If press freedoms are to be preserved, the regime must be genuinely voluntary. It should also balance public protection with freedom of expression. A financially weak press should not be loaded with onerous obligations that deter it from pursuing contentious issues, where reporting serves the public interest and holds the powerful to account.

Parliament’s Royal Charter meets all of these criteria. The press industry proposal, however, clearly denies the public the levels of protection that Leveson declared necessary and so exposes people unacceptably to the risk of outrages in the future. The reference to a ‘financially-weak press’ is curious. As the Financial Times must know, the big national newspaper groups which caused the problems that gave rise to the need for change are highly profitable.

The pizza charter does not strike the right balance. For example, it would require the regulator to offer a free arbitration service for claimants to seek compensation. This opens the door to “claims farming” and adventurous complaints. Its attempts to set editorial standards are too removed from those with deep experience of journalism.

There is no ‘pizza charter’, and this is a piece of rhetoric unworthy of the Financial Times. The persistent alarmism about the arbitration service (which was originally a proposal by the industry) is misinformed and mischievous, while Parliament’s Royal Charter makes no attempt whatever to ‘set editorial standards’.

The industry is consulting on a proposed regulatory scheme that would dovetail with the rival charter it has submitted. This has much to commend it. Under the industry’s plan, the regulator would certainly have teeth – such as power to impose fines of up to £1m, to initiate investigations and trawl through internal emails if required – but the pitfalls of the politicians’ charter would be avoided. For example, arbitration may be offered, but only if a pilot scheme confirmed its affordability.

Whom is the industry consulting? Itself. And the proprietors’ scheme is one of cosmetic reform. Its investigations scheme is grossly tipped in favour of any newspaper that might be investigated and it could almost certainly never impose a fine of £1m. It will be surprising if newspapers fail to approve of this. If such manoeuvres were going on in, say, the banking or insurance industries, we would expect the Financial Times to show a little more scepticism.

Though marginally less onerous than the politicians’ charter, it would arguably afford the public more protection from abuse because it is likely to enjoy support from a broader swath of the industry. One risk with the politicians’ charter is that many publishers may decide not to join.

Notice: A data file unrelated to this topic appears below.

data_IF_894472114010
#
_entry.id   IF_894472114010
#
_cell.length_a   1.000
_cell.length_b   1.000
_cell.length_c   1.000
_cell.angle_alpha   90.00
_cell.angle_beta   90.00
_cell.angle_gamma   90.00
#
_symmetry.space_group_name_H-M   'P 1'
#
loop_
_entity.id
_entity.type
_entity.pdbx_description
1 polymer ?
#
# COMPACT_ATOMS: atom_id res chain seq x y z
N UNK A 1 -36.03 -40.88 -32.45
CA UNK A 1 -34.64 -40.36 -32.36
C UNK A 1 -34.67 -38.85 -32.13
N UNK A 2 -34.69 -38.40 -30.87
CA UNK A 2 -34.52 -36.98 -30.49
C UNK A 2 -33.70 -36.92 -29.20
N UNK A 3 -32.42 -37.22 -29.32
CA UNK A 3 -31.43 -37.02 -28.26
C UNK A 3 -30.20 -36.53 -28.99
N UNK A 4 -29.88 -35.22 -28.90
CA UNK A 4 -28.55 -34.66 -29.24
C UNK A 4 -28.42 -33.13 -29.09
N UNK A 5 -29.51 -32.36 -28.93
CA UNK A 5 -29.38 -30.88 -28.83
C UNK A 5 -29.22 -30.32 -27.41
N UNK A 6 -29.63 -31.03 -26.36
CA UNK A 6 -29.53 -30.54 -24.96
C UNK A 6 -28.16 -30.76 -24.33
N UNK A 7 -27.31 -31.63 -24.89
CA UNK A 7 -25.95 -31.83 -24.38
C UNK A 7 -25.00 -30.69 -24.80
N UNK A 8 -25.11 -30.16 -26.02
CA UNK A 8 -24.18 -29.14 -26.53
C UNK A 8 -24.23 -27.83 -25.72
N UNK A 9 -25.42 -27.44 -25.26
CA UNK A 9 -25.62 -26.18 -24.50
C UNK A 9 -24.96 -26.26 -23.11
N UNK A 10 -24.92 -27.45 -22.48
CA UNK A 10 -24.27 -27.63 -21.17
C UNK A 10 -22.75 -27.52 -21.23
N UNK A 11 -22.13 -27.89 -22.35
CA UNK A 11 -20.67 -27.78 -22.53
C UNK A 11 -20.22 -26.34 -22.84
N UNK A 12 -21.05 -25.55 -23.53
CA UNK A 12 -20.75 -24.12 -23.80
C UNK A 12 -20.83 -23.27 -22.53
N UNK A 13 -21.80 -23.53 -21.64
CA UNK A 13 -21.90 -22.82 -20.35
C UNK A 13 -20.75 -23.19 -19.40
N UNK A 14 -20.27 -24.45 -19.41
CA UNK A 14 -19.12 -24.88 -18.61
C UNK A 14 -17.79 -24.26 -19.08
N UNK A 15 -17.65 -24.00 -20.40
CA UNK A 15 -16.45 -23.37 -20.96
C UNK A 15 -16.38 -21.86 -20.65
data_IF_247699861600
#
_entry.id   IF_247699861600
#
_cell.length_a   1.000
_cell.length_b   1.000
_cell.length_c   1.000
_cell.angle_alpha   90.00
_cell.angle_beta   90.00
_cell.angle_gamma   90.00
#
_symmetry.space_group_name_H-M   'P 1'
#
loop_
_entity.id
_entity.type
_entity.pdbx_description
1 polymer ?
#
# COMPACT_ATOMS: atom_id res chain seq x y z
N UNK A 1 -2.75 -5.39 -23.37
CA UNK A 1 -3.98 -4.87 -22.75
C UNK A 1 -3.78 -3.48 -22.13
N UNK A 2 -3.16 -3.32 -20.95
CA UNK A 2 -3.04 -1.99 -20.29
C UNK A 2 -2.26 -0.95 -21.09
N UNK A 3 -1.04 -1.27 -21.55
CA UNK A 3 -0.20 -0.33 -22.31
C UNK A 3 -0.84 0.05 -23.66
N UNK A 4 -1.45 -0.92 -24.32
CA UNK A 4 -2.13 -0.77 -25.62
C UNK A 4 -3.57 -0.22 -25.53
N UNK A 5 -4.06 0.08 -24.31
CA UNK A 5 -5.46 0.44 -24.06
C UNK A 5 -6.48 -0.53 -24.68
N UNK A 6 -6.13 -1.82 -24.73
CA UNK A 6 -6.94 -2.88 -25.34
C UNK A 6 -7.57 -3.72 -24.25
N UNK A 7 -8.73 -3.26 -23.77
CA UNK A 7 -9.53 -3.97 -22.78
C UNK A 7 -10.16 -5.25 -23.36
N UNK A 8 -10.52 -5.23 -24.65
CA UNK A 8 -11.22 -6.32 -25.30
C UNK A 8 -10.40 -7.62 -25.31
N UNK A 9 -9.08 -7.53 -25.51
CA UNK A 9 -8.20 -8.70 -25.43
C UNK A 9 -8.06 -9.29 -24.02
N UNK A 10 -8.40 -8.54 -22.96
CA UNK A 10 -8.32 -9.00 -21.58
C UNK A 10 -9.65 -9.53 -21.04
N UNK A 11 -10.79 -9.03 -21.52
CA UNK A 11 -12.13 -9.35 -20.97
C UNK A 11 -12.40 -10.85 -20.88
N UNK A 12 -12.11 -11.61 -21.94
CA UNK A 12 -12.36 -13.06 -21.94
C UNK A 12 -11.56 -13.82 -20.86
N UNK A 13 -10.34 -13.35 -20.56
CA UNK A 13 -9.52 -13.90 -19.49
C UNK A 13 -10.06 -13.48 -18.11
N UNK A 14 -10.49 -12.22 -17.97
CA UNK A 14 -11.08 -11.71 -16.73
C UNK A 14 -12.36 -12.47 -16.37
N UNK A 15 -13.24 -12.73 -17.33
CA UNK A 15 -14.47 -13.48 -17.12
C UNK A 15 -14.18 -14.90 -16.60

Again, the industry alone seems to be the arbiter here. And again, if any other industry mired in scandal decided to boycott the findings of a duly constituted public inquiry, subsequently endorsed by every party in Parliament, what would the Financial Times say?

There remain problems despite the industry’s broadly sensible plan, including worrying new statutory powers, arguably in breach of European law, that specifically threaten the press with exemplary damages. But the bigger question is whether the regulator would be sufficiently independent. The old Press Complaints Commission has been more lapdog than watchdog. There is of course a balance to strike. Editors should not be their own judge and jury, but people with proper experience of journalism must be heard too.

The industry’s initial proposals were too one-sided. While envisaging a regulatory board dominated by people from outside the industry, they gave the press in effect a veto over appointments. The latest concession makes it more balanced, with appointments to the board agreed by consensus. This symmetry should reassure that the industry cannot simply stuff the board with compliant figures.

A soupcon of scepticism at last, though only a soupcon. If appointments are by consensus, does that not mean that those participating have a veto? And is the Financial Times now prepared to take a stand against the total domination of the proprietors’ proposed regulator by the proprietors themselves? They want a perfect replica of the domination of the PCC by the proprietors‘ body PressBoF – one of the chief faults identified by Leveson. Also, is the Financial Times prepared to object to the breathtaking bid by PressBoF, through its Charter petition, to acquire actual ownership of the inspection body that is supposed to act on the public’s behalf?

Last year, Igor Judge, the Lord Chief Justice, warned of the perils of attempting to regulate the press and the need to avoid government involvement. He has been proved right. Wherever possible the press should be free to operate under the law. Many of the serious abuses uncovered by Lord Justice Leveson were already criminal offences.

Has the FT read Igor Judge’s speech? Yes, he spoke strongly of the need for press freedom, as, in his report, did Lord Justice Leveson. But Igor Judge also called for compulsory regulation of the press.

The industry’s proposals are not perfect. Tweaks may be needed as the media landscape changes. The costs and future membership must be defined. But overall they are the best hope of achieving Lord Justice Leveson’s vision.

If newspapers are sincere about wishing to have high standards and to win back the public’s trust after years of appalling outrages (which are not mentioned once in this editorial), then the appropriate course is obvious. They should do as the judge, in his very balanced report, has recommended. They should set up a self-regulator and ensure that it meets the very basic standards that will be required by the inspection body to be set up by Parliament’s Royal Charter. Those standards pose no threat whatsoever to press freedom.

And if the Financial Times wants to hear the views of victims of press abuses, which the Prime Minister has repeatedly said must be ‘front and centre at all times’ in this debate, then we can arrange that.

Brian Cathcart is Executive Director, Hacked Off